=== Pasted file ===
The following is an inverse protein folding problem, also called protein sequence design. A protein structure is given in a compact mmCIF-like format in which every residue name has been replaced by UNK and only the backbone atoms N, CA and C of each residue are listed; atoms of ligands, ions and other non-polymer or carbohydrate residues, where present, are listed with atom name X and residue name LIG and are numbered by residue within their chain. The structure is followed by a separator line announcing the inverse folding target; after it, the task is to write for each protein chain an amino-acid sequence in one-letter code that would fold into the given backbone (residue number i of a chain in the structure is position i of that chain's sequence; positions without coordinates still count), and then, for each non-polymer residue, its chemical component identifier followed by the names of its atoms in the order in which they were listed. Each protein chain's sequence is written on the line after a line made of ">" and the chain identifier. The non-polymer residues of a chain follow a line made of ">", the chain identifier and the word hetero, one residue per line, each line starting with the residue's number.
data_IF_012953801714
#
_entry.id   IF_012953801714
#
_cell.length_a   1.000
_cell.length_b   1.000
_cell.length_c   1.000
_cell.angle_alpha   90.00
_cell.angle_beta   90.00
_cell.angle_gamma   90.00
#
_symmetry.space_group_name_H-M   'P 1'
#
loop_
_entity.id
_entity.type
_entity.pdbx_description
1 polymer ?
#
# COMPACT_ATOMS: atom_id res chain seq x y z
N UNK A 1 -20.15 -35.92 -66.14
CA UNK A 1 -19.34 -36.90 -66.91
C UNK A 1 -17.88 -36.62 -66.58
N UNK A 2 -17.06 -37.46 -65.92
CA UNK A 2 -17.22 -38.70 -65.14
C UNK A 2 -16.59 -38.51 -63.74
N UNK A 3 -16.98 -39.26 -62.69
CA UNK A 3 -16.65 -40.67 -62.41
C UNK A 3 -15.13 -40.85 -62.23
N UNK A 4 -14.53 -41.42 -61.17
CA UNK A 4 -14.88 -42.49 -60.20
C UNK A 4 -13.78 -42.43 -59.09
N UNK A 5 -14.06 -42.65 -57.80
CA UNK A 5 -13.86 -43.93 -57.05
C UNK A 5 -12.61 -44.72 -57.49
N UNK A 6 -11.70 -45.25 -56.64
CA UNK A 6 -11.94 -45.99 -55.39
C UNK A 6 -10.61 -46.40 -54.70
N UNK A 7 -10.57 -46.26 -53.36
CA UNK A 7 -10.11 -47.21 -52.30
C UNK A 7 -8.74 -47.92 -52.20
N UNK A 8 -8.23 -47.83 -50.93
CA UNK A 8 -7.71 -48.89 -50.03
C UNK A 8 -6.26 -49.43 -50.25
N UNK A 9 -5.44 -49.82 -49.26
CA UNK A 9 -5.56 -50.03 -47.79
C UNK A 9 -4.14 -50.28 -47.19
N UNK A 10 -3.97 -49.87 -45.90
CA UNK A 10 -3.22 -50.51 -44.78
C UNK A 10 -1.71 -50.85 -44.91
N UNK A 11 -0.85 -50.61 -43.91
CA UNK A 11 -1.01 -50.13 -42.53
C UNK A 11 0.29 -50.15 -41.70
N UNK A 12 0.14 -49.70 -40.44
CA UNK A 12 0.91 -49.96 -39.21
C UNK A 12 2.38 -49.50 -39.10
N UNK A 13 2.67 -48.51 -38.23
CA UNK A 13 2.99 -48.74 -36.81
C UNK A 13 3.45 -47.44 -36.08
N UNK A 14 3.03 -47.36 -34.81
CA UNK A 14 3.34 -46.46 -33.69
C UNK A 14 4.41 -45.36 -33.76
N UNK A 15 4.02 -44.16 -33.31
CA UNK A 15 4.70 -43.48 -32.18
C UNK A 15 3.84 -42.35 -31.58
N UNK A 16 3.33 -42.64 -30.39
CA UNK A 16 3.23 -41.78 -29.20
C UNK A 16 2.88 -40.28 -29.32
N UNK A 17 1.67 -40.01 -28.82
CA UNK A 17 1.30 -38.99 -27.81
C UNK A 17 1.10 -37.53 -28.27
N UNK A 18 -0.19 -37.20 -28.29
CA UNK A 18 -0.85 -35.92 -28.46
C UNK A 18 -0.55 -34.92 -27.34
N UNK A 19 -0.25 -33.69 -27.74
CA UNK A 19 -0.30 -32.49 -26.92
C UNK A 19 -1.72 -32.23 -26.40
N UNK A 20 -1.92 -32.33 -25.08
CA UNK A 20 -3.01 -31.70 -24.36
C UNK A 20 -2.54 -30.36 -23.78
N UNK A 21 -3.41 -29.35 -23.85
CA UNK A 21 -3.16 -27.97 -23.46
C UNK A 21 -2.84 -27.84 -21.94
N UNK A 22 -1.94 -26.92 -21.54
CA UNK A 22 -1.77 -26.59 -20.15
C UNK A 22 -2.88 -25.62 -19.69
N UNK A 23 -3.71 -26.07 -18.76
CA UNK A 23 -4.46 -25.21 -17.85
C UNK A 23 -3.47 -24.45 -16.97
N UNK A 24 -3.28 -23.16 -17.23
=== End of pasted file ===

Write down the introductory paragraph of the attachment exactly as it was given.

The following is an inverse protein folding problem, also called protein sequence design. A protein structure is given in a compact mmCIF-like format in which every residue name has been replaced by UNK and only the backbone atoms N, CA and C of each residue are listed; atoms of ligands, ions and other non-polymer or carbohydrate residues, where present, are listed with atom name X and residue name LIG and are numbered by residue within their chain. The structure is followed by a separator line announcing the inverse folding target; after it, the task is to write for each protein chain an amino-acid sequence in one-letter code that would fold into the given backbone (residue number i of a chain in the structure is position i of that chain's sequence; positions without coordinates still count), and then, for each non-polymer residue, its chemical component identifier followed by the names of its atoms in the order in which they were listed. Each protein chain's sequence is written on the line after a line made of ">" and the chain identifier. The non-polymer residues of a chain follow a line made of ">", the chain identifier and the word hetero, one residue per line, each line starting with the residue's number.